Much like the area’s majestic mountains, luxury real estate in the High Country raises the bar on design, lifestyle, and quality. Luxury Real Estate in the High Country is plentiful. Whether you seek a home in a gated golfing community or a private mountain estate, our area has much to offer for the discerning luxury client.
There are some important considerations as you begin your search in this area. Educating yourself before jumping into the process can save you time, money, and headaches. Below are five priorities to know when considering buying a High Country Luxury property.
1- Find a LOCAL Real Estate Professional
The number one priority in your search for Luxury property in the mountains is identifying the right LOCAL real estate professional to assist you in your inquiry. This person should be connected and familiar with all areas of the High Country.
There are sales teams inside many gated communities, but their job is to sell you on that community. They will not be educating you on the area and what options you may have. We all like options!
The agent should be familiar with luxury market data, local areas, and current properties for sale. Their experience in the luxury market is critical. Are they equipped with the knowledge and connections to make your transaction a smooth one?
2- Find the Money
Deciding how you plan to purchase the property ahead of time is a must. Many sellers in the luxury market require proof of funds or a preapproval letter before allowing a showing to be scheduled. If you plan to pay cash, you will need proof of funds or a letter from your financial institution indicating you are qualified to purchase. If you plan to finance the property, it is best to meet with a lender familiar with the ins and outs of jumbo loans and what that looks like on a mountain home. They will then go through the process of getting you a preapproval letter, so you are ready when the right property comes on the market. Are you doing a 1031 exchange or purchasing the home as an investment property? Knowing what that process can look like and those parameters are important.
3- Location, Location, LOCATION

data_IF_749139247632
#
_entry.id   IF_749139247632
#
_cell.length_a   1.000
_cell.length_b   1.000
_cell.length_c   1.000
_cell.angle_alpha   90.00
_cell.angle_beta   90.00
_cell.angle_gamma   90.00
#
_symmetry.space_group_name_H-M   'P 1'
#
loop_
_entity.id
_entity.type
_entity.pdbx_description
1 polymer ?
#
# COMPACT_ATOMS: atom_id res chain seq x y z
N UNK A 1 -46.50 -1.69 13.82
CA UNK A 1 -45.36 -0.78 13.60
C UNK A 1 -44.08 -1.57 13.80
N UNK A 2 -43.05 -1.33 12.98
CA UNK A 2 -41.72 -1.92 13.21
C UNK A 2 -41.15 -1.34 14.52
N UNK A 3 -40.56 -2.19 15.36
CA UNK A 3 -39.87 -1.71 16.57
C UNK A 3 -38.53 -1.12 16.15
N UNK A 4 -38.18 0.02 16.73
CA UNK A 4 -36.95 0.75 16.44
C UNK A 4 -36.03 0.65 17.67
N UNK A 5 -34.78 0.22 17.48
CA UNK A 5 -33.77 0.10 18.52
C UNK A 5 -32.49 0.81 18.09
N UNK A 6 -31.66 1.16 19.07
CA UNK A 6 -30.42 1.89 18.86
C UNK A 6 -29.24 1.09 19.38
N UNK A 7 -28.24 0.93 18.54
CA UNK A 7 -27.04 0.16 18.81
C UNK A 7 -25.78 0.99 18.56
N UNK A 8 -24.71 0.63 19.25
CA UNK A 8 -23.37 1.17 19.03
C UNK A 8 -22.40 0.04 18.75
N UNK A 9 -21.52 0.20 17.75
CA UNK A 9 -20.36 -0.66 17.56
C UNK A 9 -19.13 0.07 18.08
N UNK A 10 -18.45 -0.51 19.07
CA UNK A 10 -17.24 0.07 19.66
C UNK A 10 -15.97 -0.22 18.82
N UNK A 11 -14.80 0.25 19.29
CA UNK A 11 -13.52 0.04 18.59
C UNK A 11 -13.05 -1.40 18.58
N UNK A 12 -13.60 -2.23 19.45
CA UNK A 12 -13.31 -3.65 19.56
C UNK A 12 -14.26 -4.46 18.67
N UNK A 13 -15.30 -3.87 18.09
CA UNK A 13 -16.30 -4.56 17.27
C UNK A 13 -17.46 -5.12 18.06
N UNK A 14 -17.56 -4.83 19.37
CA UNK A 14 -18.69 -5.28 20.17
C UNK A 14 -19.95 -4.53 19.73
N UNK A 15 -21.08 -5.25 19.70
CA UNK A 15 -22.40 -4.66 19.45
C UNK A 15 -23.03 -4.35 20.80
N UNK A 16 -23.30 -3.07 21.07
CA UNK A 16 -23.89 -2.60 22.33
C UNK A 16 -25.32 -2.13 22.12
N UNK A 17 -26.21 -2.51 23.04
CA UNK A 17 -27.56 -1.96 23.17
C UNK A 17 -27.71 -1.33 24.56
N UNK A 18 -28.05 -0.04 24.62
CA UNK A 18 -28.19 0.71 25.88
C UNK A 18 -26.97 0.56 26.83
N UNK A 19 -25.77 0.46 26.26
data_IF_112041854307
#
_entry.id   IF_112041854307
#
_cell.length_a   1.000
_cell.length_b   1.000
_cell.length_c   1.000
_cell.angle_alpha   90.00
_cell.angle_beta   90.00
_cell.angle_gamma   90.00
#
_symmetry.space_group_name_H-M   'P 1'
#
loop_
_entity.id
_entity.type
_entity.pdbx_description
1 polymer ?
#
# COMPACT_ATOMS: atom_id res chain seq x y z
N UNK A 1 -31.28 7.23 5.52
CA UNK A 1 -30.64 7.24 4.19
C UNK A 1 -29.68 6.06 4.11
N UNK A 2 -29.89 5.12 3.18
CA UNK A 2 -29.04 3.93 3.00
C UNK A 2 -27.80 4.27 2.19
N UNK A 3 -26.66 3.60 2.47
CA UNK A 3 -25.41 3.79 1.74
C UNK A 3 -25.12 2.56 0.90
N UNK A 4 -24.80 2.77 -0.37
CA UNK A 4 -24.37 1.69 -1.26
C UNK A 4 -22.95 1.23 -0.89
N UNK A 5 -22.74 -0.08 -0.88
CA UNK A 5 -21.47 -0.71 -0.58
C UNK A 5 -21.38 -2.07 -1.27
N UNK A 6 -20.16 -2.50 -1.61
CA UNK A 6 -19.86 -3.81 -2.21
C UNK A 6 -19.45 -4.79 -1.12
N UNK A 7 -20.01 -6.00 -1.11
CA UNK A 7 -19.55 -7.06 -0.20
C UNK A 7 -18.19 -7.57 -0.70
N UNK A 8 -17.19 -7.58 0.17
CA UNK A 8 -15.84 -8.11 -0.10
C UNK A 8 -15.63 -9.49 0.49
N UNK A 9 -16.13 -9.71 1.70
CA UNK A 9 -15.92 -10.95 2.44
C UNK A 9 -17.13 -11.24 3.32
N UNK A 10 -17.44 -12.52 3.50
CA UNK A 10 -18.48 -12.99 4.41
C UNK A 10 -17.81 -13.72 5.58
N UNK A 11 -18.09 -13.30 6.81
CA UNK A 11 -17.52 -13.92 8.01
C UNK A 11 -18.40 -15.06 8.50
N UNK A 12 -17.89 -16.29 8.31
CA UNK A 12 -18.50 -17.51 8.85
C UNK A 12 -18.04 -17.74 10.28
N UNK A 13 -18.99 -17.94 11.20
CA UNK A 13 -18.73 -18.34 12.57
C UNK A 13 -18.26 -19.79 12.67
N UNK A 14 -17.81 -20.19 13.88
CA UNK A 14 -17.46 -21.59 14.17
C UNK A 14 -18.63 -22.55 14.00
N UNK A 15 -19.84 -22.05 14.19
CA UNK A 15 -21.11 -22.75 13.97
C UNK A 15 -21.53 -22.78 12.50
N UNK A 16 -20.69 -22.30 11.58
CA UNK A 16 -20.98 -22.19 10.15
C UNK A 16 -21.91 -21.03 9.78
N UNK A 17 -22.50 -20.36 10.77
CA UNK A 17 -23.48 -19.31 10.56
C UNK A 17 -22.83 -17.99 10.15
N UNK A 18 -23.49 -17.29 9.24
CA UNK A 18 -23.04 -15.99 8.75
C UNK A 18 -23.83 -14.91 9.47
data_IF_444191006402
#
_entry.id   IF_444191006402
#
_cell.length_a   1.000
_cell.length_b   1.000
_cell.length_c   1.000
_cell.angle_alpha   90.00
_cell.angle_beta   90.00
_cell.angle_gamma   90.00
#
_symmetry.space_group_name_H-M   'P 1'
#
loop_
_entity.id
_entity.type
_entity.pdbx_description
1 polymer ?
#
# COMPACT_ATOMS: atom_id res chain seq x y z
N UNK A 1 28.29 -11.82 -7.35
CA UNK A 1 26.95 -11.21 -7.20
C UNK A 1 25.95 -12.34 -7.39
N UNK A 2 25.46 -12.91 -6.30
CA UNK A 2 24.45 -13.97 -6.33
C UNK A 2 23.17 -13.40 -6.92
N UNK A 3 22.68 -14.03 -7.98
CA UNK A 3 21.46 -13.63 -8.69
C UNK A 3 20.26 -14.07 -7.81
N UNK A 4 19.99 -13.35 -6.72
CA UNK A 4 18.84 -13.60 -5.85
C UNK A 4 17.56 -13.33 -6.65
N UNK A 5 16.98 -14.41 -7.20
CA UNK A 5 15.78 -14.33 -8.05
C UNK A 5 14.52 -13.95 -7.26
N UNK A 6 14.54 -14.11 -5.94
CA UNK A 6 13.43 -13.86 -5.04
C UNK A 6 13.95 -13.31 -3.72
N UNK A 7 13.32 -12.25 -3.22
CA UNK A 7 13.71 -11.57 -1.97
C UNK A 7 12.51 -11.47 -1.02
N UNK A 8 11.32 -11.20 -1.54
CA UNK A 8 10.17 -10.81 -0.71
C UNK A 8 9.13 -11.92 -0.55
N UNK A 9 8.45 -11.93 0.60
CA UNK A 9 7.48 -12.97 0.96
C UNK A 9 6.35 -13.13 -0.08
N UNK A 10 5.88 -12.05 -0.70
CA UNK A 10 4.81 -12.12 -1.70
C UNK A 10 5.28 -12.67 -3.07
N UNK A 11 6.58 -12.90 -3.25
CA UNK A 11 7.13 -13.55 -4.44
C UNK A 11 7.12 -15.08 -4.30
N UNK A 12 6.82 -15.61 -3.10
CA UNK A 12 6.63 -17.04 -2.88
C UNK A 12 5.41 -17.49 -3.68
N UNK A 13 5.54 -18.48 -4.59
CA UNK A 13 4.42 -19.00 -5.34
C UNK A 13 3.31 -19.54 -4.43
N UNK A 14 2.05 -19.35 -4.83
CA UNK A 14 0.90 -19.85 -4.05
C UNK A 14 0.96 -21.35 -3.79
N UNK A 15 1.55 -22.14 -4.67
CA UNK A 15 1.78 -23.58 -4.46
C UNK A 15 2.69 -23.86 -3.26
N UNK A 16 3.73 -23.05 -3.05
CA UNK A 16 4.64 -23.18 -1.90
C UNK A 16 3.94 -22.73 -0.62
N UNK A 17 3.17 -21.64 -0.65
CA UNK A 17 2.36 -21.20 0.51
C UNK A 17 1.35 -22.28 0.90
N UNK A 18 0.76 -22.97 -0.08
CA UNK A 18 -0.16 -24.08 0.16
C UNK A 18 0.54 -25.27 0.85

Get an education on communities and neighborhoods in the area. Location is the only thing you can not change about a property, so being in the correct location or development is vital. Do you prefer a gated golfing community, a horse property, a property with neighborhood amenities such as a clubhouse, a river for fly fishing and boating, a location close to a particular town, a ski mountain, or a private estate with acreage for privacy? Perhaps it is less about the location and more about the access, view, or privacy for you. All important factors to consider.
4- What are your priorities?
Deciding what amenities are a priority in your property is a significant consideration. Discussing these top priorities with anyone who will be part of the home buying decision is an excellent first step. Do you prefer new construction, an existing home, a lock-and-leave luxury condo? Some standard property amenities to consider in your High Country home are outdoor living spaces. Having a nice outdoor space can be a dream to enjoy those cool mountain summers and snowy winters! A large deck with fireplace, grill, hot tub, fire pit, flat yard, view? What about a garage, a chef’s kitchen, or spa bathroom. With more and more people working from home and spending more time at home, having high-speed internet is a huge consideration. Unfortunately, that is not a guarantee in the mountains. Does the home have smart-home features you need? If this is not your primary home, is there a security system or the ability to monitor your property from a distance? Also, are there designated office spaces that suit your situation. Another consideration that may be important to you as we spend more and more time at home is a home gym or theatre room?
5- What is your style?
The last consideration is building style, quality, and floorplan. For many people, their mountain home is a second or third property. They prefer a log cabin or timber frame style home over a more traditional build. Perhaps this is a short-term rental investment. Many renters in the mountains desire the mountain-style home. Do you prefer some wood walls inside or none? Stone, shakes, bark siding? Perhaps this is your full-time home, and you prefer more color, drywall, and traditional finishes. The quality of the property’s building materials and craftsmanship are important. Did the builder use lasting materials that hold up well in the mountains? Was the application done to code, and have there been upgrades through the years if an older home. Has the plumbing and electrical been updated? What is the age of the HVAC and roof? Is the crawlspace dry? Encapsulated? This is the mountains, so finding a flat building spot is not always possible. Many homes have multiple levels and do not offer floorplans with one or more bedrooms on the main level. Sometimes the main level is not at entry-level, and you have to contend with stairs. Depending on what phase of life you are in, this can be a high priority. Perhaps you must have an elevator, entry-level primary bedroom, open concept, separate game room areas for some separation. All part of a floor plan that works for your needs!
There is a lot to consider when purchasing your High Country Luxury property, but these basics are an excellent way to get started. If you need additional information Sarah B. Long is a local certified luxury liaison at 828 Luxury Real Estate, who has been opening doors to High Country Luxury properties since 2007. You can also start your search and find additional resources by visiting our Buying a High Country Luxury Property homepage.